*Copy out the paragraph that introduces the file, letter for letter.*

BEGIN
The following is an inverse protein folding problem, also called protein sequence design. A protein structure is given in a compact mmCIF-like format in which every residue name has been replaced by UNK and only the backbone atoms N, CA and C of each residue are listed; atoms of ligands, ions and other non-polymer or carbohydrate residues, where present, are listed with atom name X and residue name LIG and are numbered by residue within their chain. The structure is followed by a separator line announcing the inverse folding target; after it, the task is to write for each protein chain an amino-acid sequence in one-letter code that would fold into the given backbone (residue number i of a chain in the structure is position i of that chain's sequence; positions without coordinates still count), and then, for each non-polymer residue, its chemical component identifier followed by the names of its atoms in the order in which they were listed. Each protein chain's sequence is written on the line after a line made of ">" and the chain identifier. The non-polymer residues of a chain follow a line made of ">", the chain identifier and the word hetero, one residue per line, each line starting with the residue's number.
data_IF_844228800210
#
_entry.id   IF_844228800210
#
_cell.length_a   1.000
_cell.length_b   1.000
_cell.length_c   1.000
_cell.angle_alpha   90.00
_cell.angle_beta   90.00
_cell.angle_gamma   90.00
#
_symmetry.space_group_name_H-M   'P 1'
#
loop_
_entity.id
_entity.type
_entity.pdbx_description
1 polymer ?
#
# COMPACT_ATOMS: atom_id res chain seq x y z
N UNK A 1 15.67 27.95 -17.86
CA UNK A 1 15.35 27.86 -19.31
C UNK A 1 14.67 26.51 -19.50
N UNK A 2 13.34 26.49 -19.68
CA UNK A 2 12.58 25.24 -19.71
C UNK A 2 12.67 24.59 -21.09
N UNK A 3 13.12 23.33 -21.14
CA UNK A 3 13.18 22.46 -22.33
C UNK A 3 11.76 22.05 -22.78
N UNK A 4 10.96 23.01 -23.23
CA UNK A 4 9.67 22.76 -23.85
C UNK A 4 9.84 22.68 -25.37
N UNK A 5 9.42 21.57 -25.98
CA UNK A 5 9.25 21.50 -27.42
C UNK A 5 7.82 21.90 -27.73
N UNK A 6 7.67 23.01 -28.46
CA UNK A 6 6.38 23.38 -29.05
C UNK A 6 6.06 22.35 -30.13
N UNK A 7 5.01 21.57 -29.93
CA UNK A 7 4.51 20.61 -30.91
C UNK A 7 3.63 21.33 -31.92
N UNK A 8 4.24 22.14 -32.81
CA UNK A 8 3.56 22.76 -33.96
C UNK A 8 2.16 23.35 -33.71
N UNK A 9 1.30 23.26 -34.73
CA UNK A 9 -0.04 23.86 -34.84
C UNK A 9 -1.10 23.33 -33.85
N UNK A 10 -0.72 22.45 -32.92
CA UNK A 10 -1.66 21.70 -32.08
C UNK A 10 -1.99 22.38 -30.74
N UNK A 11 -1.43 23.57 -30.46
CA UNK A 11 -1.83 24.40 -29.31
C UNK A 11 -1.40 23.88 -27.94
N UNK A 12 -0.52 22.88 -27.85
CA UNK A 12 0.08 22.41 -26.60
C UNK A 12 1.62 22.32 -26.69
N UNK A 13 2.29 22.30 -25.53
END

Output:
The following is an inverse protein folding problem, also called protein sequence design. A protein structure is given in a compact mmCIF-like format in which every residue name has been replaced by UNK and only the backbone atoms N, CA and C of each residue are listed; atoms of ligands, ions and other non-polymer or carbohydrate residues, where present, are listed with atom name X and residue name LIG and are numbered by residue within their chain. The structure is followed by a separator line announcing the inverse folding target; after it, the task is to write for each protein chain an amino-acid sequence in one-letter code that would fold into the given backbone (residue number i of a chain in the structure is position i of that chain's sequence; positions without coordinates still count), and then, for each non-polymer residue, its chemical component identifier followed by the names of its atoms in the order in which they were listed. Each protein chain's sequence is written on the line after a line made of ">" and the chain identifier. The non-polymer residues of a chain follow a line made of ">", the chain identifier and the word hetero, one residue per line, each line starting with the residue's number.